Happy Hallow’s Eve!
No, the title is not a typo! Halloween is, historically, one of the most celebrated nights for the people of God. Hallow literally means holy or to make holy. We pray this word persistently every time we pray “Our Father who is in Heaven. Hallowed is your name.” Of course, it wasn’t always called Halloween. The word Halloween is a contraction of the formal name and is derived from the day AFTER Halloween.
The day AFTER Halloween, November 1st, is now called All Saint’s Day. The traditional name for this day is All Hallow’s Day and is a day in the life of the Church when we remember people of faith. Specifically, we remember those who have gone before us and now rest at peace with the Lord. Baptized believers are made holy by God each and every day and yet we also still struggle with sin. When we die, we no longer struggle with sin and are only holy. The hallowed people of God we now call “saints” but the meaning is still the same.
Think of it as a Christian Memorial Day. Traditionally, the people of God would worship at Hallowmas services (think Christmas) and remember their loved ones and their sacrifice for the Kingdom of God on earth. Just like Christmas Eve today, the night before All Hallow’s Day became equally as sacred to celebrate together. Many would worship at night on the eve before All Hallow’s Day then hold vigil at their sainted loved one’s grave until the next morning. This Eve before became known as All Hallow’s Evening. Which eventually contracted down to Halloween.
This is still an important day in the Church. Martin Luther chose Hallow’s Eve to be the day he confronted the leadership of the Church with where they had strayed from the Bible. This became a celebration all its own called Reformation. This action of Martin Luther would cause Christians around the world to leave the Church and return to worshipping God as He taught us to in the Bible.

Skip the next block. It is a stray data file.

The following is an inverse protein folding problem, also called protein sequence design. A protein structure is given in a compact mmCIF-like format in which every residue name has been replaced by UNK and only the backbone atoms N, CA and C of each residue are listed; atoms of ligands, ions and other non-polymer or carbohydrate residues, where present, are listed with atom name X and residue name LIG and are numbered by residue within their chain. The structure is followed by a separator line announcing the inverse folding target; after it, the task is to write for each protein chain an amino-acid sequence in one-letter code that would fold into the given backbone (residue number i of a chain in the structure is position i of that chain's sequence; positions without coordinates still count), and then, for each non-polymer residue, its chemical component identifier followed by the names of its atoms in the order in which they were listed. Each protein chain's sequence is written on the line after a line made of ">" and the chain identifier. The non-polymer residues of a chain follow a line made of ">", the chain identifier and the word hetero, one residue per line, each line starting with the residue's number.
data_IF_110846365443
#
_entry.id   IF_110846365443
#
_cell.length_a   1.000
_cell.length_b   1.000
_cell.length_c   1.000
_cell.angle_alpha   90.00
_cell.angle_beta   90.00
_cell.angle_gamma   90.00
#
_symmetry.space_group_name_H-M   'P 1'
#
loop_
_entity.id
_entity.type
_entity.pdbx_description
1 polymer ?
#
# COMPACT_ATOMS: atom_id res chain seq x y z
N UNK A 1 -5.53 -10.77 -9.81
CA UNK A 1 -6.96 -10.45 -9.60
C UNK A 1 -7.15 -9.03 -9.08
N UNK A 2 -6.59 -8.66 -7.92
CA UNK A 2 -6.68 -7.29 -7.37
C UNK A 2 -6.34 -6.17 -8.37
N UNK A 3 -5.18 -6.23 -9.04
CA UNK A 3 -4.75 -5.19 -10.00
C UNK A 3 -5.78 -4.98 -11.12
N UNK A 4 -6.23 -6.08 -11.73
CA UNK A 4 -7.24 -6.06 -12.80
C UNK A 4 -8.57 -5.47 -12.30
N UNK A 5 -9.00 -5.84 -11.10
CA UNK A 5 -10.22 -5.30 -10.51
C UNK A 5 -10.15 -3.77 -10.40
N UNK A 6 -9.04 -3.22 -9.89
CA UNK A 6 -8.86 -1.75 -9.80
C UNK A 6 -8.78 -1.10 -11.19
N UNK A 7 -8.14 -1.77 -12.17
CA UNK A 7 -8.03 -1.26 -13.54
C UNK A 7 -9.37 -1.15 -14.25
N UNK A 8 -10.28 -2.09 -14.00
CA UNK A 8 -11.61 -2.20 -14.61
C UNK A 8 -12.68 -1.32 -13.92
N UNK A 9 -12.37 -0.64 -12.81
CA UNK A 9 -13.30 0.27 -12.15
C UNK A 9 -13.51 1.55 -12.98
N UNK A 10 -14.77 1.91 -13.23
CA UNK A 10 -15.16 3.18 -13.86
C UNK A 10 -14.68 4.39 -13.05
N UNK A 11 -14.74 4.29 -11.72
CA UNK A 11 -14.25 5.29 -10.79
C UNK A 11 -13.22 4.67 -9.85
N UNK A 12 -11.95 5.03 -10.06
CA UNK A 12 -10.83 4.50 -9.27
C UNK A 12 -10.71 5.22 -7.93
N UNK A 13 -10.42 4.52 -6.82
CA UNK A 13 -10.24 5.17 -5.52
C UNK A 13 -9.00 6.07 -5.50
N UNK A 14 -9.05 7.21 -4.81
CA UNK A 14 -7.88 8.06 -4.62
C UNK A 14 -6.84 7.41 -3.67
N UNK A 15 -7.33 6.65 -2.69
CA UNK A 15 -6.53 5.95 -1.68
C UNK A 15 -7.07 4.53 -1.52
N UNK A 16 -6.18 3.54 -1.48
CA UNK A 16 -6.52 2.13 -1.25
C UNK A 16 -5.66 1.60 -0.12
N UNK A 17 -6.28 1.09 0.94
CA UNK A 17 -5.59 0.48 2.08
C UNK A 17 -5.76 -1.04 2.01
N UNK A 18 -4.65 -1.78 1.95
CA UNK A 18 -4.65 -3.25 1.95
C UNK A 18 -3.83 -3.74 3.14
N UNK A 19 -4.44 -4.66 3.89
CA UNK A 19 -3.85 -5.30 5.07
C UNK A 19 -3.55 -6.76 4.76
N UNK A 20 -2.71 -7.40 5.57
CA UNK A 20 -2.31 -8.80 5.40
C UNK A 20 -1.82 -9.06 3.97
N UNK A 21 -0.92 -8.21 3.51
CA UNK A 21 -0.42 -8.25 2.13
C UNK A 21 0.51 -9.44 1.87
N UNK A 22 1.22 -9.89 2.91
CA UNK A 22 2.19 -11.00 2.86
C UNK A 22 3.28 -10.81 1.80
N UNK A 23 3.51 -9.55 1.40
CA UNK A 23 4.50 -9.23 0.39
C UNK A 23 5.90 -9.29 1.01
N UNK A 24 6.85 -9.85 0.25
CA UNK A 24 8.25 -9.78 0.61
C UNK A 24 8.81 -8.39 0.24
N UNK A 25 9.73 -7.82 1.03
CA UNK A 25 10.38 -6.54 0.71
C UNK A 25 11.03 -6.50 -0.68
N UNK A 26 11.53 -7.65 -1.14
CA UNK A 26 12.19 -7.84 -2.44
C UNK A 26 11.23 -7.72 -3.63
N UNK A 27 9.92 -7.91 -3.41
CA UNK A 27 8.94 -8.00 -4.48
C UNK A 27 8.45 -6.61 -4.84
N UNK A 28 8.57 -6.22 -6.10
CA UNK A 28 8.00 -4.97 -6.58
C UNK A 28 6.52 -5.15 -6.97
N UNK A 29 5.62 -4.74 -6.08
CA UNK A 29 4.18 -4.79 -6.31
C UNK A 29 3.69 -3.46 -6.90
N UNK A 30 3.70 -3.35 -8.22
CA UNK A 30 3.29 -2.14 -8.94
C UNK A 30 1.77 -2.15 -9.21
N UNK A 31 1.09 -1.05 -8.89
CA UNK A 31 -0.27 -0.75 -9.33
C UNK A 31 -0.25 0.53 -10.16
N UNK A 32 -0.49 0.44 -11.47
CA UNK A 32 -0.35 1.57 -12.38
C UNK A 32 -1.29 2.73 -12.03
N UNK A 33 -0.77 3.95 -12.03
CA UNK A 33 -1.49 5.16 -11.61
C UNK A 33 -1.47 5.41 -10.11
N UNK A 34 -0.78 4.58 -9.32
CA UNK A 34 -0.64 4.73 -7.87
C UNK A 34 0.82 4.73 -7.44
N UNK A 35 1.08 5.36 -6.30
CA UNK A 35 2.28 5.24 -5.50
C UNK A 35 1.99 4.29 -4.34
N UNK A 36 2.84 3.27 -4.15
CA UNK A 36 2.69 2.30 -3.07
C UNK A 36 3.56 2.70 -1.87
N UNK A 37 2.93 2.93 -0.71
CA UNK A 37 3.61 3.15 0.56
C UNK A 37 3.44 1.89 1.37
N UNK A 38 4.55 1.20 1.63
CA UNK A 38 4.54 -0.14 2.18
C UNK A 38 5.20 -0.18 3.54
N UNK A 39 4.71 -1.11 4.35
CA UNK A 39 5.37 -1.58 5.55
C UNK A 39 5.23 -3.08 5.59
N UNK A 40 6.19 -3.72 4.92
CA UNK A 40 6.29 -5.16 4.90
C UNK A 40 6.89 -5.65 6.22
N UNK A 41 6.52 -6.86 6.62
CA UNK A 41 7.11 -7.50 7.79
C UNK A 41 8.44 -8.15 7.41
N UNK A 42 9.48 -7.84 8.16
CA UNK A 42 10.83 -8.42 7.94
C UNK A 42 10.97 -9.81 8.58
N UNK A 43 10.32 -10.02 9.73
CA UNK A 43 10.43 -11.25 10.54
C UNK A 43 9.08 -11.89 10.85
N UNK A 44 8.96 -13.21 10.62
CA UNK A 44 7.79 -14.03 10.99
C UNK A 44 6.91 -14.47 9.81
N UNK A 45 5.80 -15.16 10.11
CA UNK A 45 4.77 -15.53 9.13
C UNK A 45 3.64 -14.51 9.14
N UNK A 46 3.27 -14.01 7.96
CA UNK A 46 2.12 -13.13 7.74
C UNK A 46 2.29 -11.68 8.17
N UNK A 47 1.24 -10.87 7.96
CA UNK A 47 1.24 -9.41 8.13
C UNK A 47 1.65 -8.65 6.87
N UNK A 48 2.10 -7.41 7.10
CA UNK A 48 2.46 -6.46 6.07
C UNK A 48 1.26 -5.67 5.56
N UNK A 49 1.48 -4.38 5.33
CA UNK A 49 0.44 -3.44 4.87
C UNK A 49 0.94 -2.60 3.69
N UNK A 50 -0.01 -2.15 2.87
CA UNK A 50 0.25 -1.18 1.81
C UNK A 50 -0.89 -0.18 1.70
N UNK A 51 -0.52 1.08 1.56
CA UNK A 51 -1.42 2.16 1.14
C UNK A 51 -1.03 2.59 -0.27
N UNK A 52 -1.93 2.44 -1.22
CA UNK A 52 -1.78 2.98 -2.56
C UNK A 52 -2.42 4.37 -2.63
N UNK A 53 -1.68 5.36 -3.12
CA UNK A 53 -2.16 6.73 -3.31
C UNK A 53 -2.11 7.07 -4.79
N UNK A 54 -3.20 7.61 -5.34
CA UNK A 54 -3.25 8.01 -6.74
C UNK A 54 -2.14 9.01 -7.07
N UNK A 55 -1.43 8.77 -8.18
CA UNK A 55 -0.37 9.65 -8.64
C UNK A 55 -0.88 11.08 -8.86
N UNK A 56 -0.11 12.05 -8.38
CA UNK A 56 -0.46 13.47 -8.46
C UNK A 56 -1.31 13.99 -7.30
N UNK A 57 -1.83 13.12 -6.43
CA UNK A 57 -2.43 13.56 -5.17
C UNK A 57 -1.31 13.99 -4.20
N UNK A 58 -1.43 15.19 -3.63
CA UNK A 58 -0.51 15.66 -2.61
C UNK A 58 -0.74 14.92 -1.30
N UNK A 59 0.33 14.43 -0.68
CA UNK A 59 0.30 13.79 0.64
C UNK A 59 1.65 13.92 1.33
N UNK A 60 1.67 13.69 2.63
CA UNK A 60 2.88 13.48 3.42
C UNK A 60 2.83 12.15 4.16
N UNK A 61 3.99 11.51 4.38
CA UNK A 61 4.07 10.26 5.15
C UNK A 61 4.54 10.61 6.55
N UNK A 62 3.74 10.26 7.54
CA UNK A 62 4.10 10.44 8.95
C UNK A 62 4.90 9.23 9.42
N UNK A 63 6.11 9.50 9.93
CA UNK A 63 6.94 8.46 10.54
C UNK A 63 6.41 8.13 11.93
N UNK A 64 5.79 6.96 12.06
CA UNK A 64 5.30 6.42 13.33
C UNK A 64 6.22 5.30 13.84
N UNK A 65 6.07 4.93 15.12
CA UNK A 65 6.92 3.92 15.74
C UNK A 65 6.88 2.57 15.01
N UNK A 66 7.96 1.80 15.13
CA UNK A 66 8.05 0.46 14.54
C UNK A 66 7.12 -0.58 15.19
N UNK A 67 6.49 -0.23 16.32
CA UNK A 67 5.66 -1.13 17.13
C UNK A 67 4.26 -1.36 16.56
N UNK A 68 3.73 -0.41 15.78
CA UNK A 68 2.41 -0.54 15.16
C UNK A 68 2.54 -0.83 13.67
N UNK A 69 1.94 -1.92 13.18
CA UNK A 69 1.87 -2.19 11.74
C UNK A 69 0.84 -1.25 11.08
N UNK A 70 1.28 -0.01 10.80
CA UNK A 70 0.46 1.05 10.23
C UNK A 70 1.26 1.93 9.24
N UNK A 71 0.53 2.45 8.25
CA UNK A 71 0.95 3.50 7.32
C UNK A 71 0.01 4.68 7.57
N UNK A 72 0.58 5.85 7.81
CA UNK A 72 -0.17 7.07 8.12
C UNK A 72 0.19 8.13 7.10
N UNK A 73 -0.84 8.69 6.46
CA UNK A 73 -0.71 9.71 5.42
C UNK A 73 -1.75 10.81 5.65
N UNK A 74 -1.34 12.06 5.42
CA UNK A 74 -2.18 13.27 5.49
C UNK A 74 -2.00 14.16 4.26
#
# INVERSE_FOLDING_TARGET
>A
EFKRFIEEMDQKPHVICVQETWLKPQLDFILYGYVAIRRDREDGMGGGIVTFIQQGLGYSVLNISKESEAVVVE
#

Unfortunately, today Halloween has become commercialized and is considered by many to be a night of evil or sorcery. This secularization of Christian holidays for worldly gain is not new to us, but it is still sad. Let’s ask Luther’s question “What does this mean?”
It means we ought to fear love and trust God enough so that we can live our faith as disciples of Jesus in the world. It means we need to remain connected together so that we do not fall into the temptations of the world. It means as beloved people of God we can go out into the world and shine light in the darkness.
Many Christians have strong feelings about Halloween. I agree with most of them, even when they don’t agree with each other. See, each of us is in a unique context and therefore have a unique opportunity to shine God’s love. Some embrace the community gathering that occurs around free candy and child centered activities. I know some Christian families that shine the light of Christ by being the house everyone talks about (Large candy bars, hunted house, etc.). I know others that don’t participate and instead have a more subdued celebration around Jesus in their home or at their church.
I believe both of these strategies can work if we do them with love toward God and love toward others. Like foods sacrificed to idols or our presence in Godless places, these can become a weakness of the flesh and we can be led astray. These strategies can also be seen as us as sheep among wolves, missionaries being sent to Godless places to bring the Gospel of Jesus to all people.
Regardless of how you feel about Halloween, it certainly is a highlighted day in our society. It is a Day people talk about and plan for. Because of this, we too can participate in these conversations and allow these conversations to be a blessing. It is not easy to be a believer in a culture that increasingly is turning away from God, but there certainly are many opportunities to shine God’s light and share His love with one another.
Scripture Reading for Sunday, October 30